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President Donald Trump and Democratic challenger Joe Biden will hold competing Minnesota rallies Friday as the race for the White House intensifies in what has become a potential battleground state in Tuesday’s election.

Biden’s campaign announced Thursday that he would hold a drive-in car rally in St. Paul at 3:45 p.m., just ahead of a previously scheduled Trump rally at 5 p.m. in the Rochester area.

The Biden event seemed designed to limit crowding and close personal contact out of concern for the pandemic. The details of Trump’s Rochester-area rally shifted Thursday after state officials asked the Trump campaign and Republican National Committee to produce a COVID-19 preparedness plan.

Trump’s event was originally planned at Rochester International Airport, then moved to McNeilus Steel, a private company in nearby Dodge Center, apparently in order to accommodate a larger crowd. The company started setting up for the event and a McNeilus executive notified employees Thursday morning of the rally and said there could be 25,000 people attending.

Gov. Tim Walz’s pandemic regulations restrict gatherings in the state to 250 people.

By Thursday afternoon, it appeared there was going to be yet another change of venue for the Trump event. Shortly after 7 p.m. a spokeswoman for the city of Rochester said the RNC had notified city officials that the rally would be held at the Rochester airport after all, and that it would be invite-only and limited to 250 people.

Attorney General Keith Ellison said in a statement that state officials asked the RNC for a COVID-19 preparedness plan after a group call on Wednesday, but did not get a response. The attorney general asked the Trump campaign, RNC and McNeilus Steel for another plan after the event was moved, he said, but again did not hear back.

Minnesota GOP Party Chairwoman Jennifer Carnahan tweeted Thursday that Ellison and Walz are “abusing the power of their offices to block us from seeing our President!”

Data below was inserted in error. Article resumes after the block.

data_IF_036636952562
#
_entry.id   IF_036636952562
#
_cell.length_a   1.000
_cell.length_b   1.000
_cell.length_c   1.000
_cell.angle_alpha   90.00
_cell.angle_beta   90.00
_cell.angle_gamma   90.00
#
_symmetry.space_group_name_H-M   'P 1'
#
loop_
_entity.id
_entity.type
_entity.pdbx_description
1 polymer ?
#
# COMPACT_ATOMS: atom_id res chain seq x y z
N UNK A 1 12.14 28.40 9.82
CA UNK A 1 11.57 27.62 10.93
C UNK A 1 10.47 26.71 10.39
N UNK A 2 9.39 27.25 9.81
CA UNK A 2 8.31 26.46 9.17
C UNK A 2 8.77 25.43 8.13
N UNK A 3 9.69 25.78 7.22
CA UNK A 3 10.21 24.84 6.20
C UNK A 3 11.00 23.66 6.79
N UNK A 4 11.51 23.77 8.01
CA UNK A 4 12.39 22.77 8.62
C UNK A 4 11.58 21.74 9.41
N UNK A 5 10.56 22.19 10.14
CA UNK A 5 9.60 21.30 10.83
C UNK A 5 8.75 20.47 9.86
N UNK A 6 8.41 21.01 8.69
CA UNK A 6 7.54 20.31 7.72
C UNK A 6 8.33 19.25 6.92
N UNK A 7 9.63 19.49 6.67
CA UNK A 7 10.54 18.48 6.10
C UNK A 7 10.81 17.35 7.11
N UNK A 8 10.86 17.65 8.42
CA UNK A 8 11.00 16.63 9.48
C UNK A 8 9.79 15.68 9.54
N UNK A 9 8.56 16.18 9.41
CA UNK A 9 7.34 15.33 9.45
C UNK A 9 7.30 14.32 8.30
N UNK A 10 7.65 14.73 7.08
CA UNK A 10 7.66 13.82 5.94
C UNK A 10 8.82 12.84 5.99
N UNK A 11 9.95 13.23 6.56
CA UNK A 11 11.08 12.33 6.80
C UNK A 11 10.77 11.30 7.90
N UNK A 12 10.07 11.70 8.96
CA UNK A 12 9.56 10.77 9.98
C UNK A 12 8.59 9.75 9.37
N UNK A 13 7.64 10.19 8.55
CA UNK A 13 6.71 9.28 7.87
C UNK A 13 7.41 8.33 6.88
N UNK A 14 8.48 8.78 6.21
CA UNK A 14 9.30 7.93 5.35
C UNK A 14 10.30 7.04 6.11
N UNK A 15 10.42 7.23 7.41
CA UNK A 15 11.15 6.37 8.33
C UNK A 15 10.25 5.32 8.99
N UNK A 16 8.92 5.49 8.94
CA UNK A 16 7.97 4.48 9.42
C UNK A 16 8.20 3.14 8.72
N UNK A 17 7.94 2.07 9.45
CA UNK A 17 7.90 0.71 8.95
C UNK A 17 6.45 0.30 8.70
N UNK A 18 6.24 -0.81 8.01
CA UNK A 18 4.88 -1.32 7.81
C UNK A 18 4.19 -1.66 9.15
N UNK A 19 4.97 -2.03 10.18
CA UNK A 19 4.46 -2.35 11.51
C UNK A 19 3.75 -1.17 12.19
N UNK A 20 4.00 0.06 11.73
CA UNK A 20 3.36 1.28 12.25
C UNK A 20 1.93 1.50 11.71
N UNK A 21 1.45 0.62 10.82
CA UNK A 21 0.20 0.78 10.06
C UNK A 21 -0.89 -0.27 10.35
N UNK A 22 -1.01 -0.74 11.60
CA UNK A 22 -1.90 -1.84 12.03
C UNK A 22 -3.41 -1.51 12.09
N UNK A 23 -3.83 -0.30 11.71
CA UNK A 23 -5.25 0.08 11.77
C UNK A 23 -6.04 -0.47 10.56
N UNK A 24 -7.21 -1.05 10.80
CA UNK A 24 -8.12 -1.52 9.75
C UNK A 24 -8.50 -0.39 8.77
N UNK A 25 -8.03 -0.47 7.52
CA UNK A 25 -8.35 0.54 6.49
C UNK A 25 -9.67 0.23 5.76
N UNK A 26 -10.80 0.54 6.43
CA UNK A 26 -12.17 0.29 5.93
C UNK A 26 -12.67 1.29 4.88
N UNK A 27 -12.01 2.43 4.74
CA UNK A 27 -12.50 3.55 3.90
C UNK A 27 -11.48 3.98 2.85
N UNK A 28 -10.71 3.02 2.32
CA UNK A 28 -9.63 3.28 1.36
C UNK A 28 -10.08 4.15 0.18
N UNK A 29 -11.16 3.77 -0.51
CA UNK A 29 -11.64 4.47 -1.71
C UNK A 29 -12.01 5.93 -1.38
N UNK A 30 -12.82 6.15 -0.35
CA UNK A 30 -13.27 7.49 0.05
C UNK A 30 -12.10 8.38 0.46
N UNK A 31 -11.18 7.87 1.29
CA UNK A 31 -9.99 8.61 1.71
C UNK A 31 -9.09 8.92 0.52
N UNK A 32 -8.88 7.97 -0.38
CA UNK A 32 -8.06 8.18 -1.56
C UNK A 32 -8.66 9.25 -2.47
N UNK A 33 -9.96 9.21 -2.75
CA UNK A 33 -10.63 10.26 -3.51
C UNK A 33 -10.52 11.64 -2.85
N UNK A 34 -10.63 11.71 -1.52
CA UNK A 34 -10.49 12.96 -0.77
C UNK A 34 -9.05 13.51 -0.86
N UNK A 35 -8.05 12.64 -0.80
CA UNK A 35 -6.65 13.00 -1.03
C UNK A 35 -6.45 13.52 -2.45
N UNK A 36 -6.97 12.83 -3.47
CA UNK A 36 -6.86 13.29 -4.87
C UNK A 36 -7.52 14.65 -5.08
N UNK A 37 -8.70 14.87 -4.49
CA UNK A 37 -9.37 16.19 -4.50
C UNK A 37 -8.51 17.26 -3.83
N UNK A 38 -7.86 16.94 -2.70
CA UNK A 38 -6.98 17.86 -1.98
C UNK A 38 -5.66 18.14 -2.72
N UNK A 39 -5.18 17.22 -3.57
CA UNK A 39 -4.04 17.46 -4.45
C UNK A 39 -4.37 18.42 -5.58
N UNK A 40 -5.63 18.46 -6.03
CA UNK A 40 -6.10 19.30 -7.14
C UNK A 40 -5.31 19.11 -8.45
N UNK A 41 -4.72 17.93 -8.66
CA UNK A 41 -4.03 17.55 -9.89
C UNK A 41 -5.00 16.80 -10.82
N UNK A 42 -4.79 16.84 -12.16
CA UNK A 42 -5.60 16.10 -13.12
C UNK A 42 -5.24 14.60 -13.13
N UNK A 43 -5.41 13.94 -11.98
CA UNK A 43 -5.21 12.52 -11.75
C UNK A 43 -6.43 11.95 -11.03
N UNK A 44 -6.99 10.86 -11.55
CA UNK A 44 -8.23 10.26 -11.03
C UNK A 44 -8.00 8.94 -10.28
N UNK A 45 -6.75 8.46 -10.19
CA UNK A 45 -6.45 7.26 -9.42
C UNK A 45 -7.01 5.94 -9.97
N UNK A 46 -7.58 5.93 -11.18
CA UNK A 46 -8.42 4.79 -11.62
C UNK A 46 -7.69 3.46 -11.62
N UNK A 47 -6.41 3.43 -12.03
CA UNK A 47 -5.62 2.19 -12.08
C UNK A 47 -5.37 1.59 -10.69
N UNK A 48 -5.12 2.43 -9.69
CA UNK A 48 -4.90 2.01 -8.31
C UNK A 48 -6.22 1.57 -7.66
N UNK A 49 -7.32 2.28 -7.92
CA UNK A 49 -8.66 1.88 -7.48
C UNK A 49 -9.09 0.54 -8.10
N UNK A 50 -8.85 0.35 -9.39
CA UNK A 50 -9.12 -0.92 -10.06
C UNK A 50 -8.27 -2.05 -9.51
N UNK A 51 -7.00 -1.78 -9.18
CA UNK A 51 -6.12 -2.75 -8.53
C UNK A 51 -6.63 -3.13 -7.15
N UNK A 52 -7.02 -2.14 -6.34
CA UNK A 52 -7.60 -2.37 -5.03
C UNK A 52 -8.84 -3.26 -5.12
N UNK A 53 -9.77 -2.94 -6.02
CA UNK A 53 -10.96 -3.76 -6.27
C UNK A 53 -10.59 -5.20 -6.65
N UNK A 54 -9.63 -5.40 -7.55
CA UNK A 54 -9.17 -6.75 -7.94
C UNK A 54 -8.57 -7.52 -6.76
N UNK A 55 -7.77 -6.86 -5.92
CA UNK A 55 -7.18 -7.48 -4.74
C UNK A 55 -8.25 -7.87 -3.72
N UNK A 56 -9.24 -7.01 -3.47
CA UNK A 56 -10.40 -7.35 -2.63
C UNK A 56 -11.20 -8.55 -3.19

“We did not cancel this event: indeed, we have no authority to cancel events and have never canceled an event,” Ellison said in a statement Thursday afternoon after word spread that McNeilus would not be hosting the rally.

The Rochester area has seen an increase in COVID-19 infections, and Rochester city spokeswoman Jenna Bowman urged people attending the president’s rally to wear masks, remain socially distant, wash their hands and not attend if they are feeling ill.

A specific location and other details about the Biden campaign’s drive-in rally also were not released on Thursday. His campaign has held several car rallies in states such as Ohio and Florida in recent weeks, with supporters in their cars parked in front of a large stage, often in front of a large projector screen relaying a live feed.

The dueling campaign stops come as Biden has held a consistent lead in statewide polls of likely voters, particularly in large urban areas and the suburbs. Trump, seeking a late comeback in a state he narrowly lost in 2016, has focused much of his attention on greater Minnesota, particularly the Iron Range.

Several Trump campaign surrogates are also set to visit the state through the weekend. The president’s daughter Tiffany Trump is hosting a “Breakfast with Tiffany” event in Woodbury on Saturday morning, and the campaign is also throwing a “Trump Pride” event on Saturday night in downtown Minneapolis that will feature Richard Grenell, the former acting director of national intelligence under Trump.

The Friday night rally will be Trump’s fourth campaign visit to the state this year, following previous rallies in Mankato, Bemidji and Duluth.

The Twin Cities stop will be Biden’s second visit to the state since winning the Democratic nomination in August. The former vice president toured a labor union training center outside Duluth and greeted voters in the city’s Canal Park district on the first day of early voting in mid-September.

Friday will also be the second time both candidates will be in Minnesota on the same day, with Biden’s Duluth visit coinciding with Trump’s rally in Bemidji.

Biden is also campaigning in Wisconsin and Iowa on Friday, and Trump is stopping in Wisconsin and Michigan — underscoring the strategic importance of the politically purple Upper Midwest as both candidates try to assemble 270 electoral votes.

Trump carried Wisconsin, Michigan and Iowa in 2016 but lost Minnesota by fewer than 45,000 votes. Biden holds leads in polls of all four of those states, according to RealClearPolitics averages.

The Trump campaign started pushing resources into Minnesota early in the presidential cycle, building out a campaign infrastructure the likes of which Minnesota Republicans said they have not seen here for years, if ever. The Biden campaign was slower to invest in Minnesota as he worked to lock up the Democratic nomination, but recent months have seen his campaign making up lost ground. Both campaigns have also invested heavily in TV advertising in Minnesota.